This post includes a plot summary and an explanation about the ending of the film Ah-ga-ssi / The Handmaiden (2016). Beware of spoilers.
Directed by Park Chan-Wook, the psychological thriller is based on a 2002 novel named Fingersmith written by Sarah Waters. The film stars Kim Min-hee as Lady Hideko, Kim Tae-ri as Sook-hee, Ha Jung-woo as Fujiwara and Cho Jin-woong as Kouziki.
The plot of “The Handmaiden” is divided into three parts, each showing the events from a different perspective. The first part is the story from Sook-hee’s point of view, whereas the second part is from Hideko’s perspective. Then the third part reveals the truth behind the events and the protagonists’ fate.
What Happens in “The Handmaiden” (Plot Explained)
Part 1: It’s the 1930s, and Korea is under the rule of the Japanese. A con artist, Fujiwara, poses as a nobleman and hires a pickpocket, a young woman named Sook-hee. He wants her to work as a handmaiden for Lady Hideko, the heiress of a massive fortune.
Fujiwara plans to seduce Hideko, marry her, and then commit her to an asylum. After that, the con artist intends to take her money away. Sook-hee’s role is to persuade Hideko to fall in love with Fujiwara and help him with his scheme.
However, things become more complicated when Sook-hee and Hideko actually grow closer and develop feelings for each other. Nonetheless, Fujiwara’s plan moves forward, and when he takes Hideko to the asylum, someone else takes her place.
Part 2 (And Plot Twist): The staff takes Sook-hee instead of Hideko. It turns out that Lady Hideko is not as innocent as she appears to be.
Actually, Hideko’s custodians have been grooming her since a very young age to read erotica to aristocrats. Her uncle (Kouziki) is the mastermind behind those eccentric gatherings. Hideko and her aunt are just puppets to satisfy his deviant desires.
Also, Hideko and Fujiwara knew each other prior to Sook-hee’s hiring. The two met during an erotica reading. At first, the con artist only had eyes on Hideko’s fortune. But then he took an interest in the heiress.
After hearing about Hideko’s situation, Fujiwara came up with a different plan. If she agrees to split her inheritance with him, he will help her escape from Kouziki. Hideko agreed and suggested hiring a maid to commit her to an asylum in her place.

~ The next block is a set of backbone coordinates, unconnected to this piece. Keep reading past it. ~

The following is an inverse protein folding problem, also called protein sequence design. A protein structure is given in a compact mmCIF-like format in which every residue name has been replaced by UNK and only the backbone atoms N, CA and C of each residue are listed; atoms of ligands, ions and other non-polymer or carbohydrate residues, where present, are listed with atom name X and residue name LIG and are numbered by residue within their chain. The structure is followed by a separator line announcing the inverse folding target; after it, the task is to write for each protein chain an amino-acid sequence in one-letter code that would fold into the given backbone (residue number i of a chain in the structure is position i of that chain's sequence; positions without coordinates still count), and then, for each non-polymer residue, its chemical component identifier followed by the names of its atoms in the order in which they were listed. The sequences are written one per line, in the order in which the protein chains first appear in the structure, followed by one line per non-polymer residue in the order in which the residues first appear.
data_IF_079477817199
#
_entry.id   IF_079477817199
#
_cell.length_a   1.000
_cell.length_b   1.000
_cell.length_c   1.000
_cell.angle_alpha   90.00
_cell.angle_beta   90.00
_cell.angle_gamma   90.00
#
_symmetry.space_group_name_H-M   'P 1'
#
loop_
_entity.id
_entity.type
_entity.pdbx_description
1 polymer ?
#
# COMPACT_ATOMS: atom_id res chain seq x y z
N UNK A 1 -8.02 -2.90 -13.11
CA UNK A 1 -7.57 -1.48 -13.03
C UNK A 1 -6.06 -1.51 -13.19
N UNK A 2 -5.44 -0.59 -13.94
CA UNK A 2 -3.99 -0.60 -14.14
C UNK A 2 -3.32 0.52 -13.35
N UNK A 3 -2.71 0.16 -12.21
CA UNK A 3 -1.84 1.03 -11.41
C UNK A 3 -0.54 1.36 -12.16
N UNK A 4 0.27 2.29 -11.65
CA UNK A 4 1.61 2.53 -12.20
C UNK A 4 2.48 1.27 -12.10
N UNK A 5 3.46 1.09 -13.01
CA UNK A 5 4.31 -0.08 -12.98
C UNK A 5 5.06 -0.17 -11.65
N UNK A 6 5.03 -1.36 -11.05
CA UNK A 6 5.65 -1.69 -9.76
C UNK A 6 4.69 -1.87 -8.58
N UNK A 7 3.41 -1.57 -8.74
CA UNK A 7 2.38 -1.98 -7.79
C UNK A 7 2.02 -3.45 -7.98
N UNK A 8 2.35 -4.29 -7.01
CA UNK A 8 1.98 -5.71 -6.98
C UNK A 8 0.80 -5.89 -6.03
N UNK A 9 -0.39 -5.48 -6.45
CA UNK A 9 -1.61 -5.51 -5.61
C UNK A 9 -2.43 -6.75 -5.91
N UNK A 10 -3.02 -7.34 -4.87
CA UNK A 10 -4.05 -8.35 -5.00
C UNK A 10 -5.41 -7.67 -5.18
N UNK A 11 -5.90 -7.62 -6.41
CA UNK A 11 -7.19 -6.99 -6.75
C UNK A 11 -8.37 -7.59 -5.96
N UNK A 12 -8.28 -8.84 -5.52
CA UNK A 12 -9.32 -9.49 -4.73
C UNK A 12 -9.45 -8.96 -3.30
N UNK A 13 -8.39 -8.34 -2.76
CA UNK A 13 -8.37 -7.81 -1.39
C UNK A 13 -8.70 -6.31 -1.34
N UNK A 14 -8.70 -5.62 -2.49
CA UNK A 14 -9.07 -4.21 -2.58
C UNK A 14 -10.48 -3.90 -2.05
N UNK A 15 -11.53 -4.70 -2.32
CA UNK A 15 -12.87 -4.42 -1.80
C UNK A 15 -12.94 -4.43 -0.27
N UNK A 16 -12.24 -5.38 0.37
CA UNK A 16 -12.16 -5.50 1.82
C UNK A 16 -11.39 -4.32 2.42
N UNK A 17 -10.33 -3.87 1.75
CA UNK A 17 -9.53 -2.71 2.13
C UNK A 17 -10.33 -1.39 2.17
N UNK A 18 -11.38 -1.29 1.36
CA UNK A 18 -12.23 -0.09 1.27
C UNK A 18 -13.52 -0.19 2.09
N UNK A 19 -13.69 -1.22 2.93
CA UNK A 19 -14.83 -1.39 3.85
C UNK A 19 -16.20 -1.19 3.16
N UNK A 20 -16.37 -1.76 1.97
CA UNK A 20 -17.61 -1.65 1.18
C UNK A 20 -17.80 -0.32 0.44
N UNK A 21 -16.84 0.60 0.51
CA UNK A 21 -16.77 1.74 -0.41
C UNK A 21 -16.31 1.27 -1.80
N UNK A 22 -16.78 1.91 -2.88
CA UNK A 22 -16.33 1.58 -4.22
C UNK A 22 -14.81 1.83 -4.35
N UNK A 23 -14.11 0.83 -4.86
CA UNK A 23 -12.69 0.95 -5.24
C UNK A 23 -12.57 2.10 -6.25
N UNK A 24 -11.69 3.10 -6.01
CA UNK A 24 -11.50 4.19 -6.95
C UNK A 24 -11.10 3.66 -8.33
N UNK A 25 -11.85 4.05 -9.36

Part 3 (Another Plot Twist): Hideko and Sook-Hee have been working together all this time to get back at Fujiwara. Apparently, Hideko and Sook-Hee actually developed true feelings for each other.
One night, Sook-hee reveals Fujiwara’s plan to Hideko. In turn, the heiress informs Sook-hee about Fujiwara’s wicked plan to steal her identity and commit her to an asylum. As a result, they decided to take action against Fujiwara.
The Ending of “The Handmaiden” Explained
The ending of “The Handmaiden” shows Hideko drugging Fujiwara and reuniting with Sook-hee. Together, they hand the con artist to Kouziki, which leads to the two men’s demise. Meanwhile, Hideko and Sook-hee leave Korea and travel together on a ferry.
There are many ways to interpret “The Handmaiden” and its ending. In my opinion, “The Handmaiden” is a love story where the two female protagonists meet under unfortunate circumstances.
The meaning behind the ending of “The Handmaiden” is rather hopeful. It suggests that the protagonists’ love for each other was real, which gave them the strength to escape from their oppressors. In the end, Hideko and Sook-hee fought against their “puppet masters” and won.
What Happened in the Basement of the Handmaiden?
Many things happen in the basement of “The Handmaiden”. First, Kouziki tortures Fujiwara for trying to make a fool out of him. Then, Fujiwara lights up a cigarette, which contained a toxic substance that ends up killing them both.